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Nigel Morris-Cotterill's blog

David Cameron, speaking in Japan where he is attending the G7 Summit, has said that the young, in Britain, should register to vote. He says it may be the most important vote of their lives and it is for them to decide what kind of country they want to live in. He's exactly right.

Nigel Morris-Cotterill

After a few days in the UK, I'm back in Kuala Lumpur. It's been an interesting trip.

First, there was the immense contrast between service levels of different airlines.

Nigel Morris-Cotterill

This is something I wrote as the US Presidential campaign in 2012 was winding up. It says a lot about how we, as people, make decisions.

Nigel Morris-Cotterill

A report in The Guardian says that the leader of the "eBible Fellowship" has announced that the world will end on 7th October.

Nigel Morris-Cotterill

There is no doubt that strong action is needed against Da'esh / ISIS / ISIL. But have we lost sight of the fact that the brutality of Syrian President Assad against Syrians was the catalyst for the current conflict and foreign intervention?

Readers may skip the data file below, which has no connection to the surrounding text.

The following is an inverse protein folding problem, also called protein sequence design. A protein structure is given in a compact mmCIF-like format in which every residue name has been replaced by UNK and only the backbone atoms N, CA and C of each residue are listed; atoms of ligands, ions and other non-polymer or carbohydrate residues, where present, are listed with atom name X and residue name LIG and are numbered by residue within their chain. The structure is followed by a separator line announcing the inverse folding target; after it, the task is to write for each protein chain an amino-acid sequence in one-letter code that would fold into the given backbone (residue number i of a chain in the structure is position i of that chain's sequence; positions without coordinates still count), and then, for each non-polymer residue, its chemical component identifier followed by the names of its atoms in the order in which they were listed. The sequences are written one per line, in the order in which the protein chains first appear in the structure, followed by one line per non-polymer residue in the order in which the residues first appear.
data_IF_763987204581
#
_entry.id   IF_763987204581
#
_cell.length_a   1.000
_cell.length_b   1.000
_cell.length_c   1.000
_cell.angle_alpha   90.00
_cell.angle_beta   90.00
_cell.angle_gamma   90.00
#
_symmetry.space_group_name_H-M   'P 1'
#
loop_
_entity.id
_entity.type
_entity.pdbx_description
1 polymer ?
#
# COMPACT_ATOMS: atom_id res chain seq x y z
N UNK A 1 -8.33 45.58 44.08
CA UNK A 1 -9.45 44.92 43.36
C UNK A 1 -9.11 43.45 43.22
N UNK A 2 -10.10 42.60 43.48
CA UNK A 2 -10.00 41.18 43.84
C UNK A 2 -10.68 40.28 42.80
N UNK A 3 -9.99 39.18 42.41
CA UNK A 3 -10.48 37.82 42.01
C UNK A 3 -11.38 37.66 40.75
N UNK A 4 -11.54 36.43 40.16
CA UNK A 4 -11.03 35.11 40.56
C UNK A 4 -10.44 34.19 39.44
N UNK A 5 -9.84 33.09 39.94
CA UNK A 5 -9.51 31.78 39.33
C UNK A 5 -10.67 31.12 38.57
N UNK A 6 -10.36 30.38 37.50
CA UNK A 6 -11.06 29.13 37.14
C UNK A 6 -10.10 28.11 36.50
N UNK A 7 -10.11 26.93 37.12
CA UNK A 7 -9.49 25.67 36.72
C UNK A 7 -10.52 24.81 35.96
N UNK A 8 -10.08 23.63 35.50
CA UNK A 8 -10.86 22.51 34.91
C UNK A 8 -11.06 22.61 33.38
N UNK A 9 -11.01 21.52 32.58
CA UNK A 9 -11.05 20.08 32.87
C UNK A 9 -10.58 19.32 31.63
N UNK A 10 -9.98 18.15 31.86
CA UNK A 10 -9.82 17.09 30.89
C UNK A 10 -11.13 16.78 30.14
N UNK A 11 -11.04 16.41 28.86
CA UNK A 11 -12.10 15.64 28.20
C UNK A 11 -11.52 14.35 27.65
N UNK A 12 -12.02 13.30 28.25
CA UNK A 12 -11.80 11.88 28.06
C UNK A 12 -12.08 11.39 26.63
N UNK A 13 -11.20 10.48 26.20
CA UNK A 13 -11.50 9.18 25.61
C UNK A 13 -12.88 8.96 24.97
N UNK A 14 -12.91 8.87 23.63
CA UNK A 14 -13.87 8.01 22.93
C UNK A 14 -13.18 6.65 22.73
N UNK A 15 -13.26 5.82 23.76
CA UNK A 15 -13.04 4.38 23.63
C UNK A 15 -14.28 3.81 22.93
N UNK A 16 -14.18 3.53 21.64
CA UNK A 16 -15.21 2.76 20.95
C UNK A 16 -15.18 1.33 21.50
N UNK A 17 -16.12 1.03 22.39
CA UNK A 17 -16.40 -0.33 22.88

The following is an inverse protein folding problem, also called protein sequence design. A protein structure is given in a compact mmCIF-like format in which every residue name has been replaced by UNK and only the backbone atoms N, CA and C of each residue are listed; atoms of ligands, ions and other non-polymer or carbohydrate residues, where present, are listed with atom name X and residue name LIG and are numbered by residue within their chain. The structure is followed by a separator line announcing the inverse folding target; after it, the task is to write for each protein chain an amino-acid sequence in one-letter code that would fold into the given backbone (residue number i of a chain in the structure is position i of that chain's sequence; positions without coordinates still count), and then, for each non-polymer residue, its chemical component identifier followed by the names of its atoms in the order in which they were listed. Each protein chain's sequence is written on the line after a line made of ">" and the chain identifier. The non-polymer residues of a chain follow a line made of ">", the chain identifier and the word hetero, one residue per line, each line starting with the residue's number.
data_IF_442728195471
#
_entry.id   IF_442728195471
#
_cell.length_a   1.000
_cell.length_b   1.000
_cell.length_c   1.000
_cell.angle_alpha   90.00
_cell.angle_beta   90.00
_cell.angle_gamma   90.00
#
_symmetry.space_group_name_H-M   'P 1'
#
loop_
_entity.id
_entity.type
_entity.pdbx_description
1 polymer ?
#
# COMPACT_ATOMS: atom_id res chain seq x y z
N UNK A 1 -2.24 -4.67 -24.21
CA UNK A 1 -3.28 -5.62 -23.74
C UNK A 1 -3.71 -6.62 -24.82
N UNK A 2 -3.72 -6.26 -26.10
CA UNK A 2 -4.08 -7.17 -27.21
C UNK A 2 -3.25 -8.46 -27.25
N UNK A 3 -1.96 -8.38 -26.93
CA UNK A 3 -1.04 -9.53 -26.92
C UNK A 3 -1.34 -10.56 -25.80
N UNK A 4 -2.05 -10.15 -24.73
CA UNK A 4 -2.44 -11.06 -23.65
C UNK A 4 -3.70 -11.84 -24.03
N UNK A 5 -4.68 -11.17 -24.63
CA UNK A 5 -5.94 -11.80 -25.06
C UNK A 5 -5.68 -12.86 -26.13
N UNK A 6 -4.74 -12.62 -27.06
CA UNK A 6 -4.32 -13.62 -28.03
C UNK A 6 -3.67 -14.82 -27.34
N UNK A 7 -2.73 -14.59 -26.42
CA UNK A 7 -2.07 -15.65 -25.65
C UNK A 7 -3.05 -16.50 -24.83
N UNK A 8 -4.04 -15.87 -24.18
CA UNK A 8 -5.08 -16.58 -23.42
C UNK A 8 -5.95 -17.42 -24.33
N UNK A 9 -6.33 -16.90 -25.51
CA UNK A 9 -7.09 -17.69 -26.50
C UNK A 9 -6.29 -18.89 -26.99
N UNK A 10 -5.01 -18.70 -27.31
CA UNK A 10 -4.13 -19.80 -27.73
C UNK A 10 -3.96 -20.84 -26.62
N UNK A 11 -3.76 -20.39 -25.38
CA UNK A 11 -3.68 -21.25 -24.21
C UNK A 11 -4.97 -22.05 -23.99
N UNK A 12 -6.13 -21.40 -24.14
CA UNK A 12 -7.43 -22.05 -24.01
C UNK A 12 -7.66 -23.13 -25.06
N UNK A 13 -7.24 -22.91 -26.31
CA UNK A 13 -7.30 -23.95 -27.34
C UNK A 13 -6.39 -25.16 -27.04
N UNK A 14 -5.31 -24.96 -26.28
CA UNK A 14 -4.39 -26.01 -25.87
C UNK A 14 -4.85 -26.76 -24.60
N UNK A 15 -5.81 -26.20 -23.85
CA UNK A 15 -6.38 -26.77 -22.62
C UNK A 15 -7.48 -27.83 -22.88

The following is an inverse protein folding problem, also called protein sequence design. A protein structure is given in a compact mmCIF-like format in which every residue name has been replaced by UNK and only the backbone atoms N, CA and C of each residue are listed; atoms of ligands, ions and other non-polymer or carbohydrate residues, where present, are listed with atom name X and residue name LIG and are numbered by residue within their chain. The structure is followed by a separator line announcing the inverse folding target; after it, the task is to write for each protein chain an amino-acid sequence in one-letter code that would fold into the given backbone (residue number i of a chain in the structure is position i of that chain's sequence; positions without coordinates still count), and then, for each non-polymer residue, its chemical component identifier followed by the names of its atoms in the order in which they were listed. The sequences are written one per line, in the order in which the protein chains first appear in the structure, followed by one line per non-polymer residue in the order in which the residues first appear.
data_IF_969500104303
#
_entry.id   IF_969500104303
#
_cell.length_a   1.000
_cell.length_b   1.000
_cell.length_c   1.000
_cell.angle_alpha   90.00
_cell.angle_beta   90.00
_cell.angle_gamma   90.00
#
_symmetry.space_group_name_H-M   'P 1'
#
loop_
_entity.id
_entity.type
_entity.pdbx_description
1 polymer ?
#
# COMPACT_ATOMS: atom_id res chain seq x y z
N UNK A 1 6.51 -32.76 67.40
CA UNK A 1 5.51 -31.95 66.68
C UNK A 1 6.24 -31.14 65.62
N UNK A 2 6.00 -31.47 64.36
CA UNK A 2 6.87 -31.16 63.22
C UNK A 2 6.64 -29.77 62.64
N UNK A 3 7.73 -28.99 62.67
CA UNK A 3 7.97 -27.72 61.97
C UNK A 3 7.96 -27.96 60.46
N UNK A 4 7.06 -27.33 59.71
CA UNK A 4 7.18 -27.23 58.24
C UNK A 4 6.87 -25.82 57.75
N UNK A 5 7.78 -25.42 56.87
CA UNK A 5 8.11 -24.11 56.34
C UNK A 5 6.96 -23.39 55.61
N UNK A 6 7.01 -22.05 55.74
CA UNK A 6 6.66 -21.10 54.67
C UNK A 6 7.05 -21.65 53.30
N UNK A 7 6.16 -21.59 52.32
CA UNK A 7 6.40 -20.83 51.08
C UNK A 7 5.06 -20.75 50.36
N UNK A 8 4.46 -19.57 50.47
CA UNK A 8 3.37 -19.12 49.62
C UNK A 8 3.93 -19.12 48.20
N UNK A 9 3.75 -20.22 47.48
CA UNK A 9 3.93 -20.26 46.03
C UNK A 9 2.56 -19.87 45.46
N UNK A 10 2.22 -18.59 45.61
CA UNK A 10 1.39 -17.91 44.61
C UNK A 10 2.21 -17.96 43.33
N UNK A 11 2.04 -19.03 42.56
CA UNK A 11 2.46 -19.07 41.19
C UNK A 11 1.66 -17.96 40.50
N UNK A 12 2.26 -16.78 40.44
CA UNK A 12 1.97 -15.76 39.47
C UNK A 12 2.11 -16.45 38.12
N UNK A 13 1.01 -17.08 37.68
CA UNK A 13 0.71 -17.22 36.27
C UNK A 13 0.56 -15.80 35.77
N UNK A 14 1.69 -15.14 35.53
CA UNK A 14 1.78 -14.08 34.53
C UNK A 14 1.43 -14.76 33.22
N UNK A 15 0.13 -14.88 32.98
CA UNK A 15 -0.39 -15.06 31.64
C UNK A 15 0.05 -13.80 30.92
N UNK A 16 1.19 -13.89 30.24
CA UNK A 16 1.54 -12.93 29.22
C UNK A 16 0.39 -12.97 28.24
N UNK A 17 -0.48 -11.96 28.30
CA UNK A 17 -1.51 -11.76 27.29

Nigel Morris-Cotterill

There's a serious problem in Financial Crime Risk Management and Compliance: the lack of precision in language means no one knows where they stand.

Nigel Morris-Cotterill

I'm amused by the social media campaigns for Corbyn as an icon of socialism in the UK.

It seems that he's the man for everyone - so long as you are from a minority that he can claim to support or a self-interest group that can garner votes from its members.

Nigel Morris-Cotterill

We all make mistakes and often for the best of reasons. Often, it's difficult to make the judgement to correct them, partly because of ego, partly because we don't know what's gone wrong and therefore a fix is nothing more than a shot in the dark, or sometimes it's because we know what has gone wrong but we don't understand why it has gone wrong.

Nigel Morris-Cotterill

In terms of sentencing in English law, there is, in effect, an upper figure. Murder is generally subject to a life term, but convicts are released "on licence" - some earlier than later but, if they are going to be released at all, rarely more than 14 years. The maximum sentence for theft, robbery, money laundering, terrorist financing is, in each case, 14 years per count. Unlike the USA which imposes sentences that run several hundred years after the lifetime of the convict, UK courts rarely impose consecutive sentences where long...

Nigel Morris-Cotterill

I am constantly amazed by the utter rubbish spouted by so many so called experts in the field of counter-money laundering, including many who proudly add various letters after their names.

Nigel Morris-Cotterill

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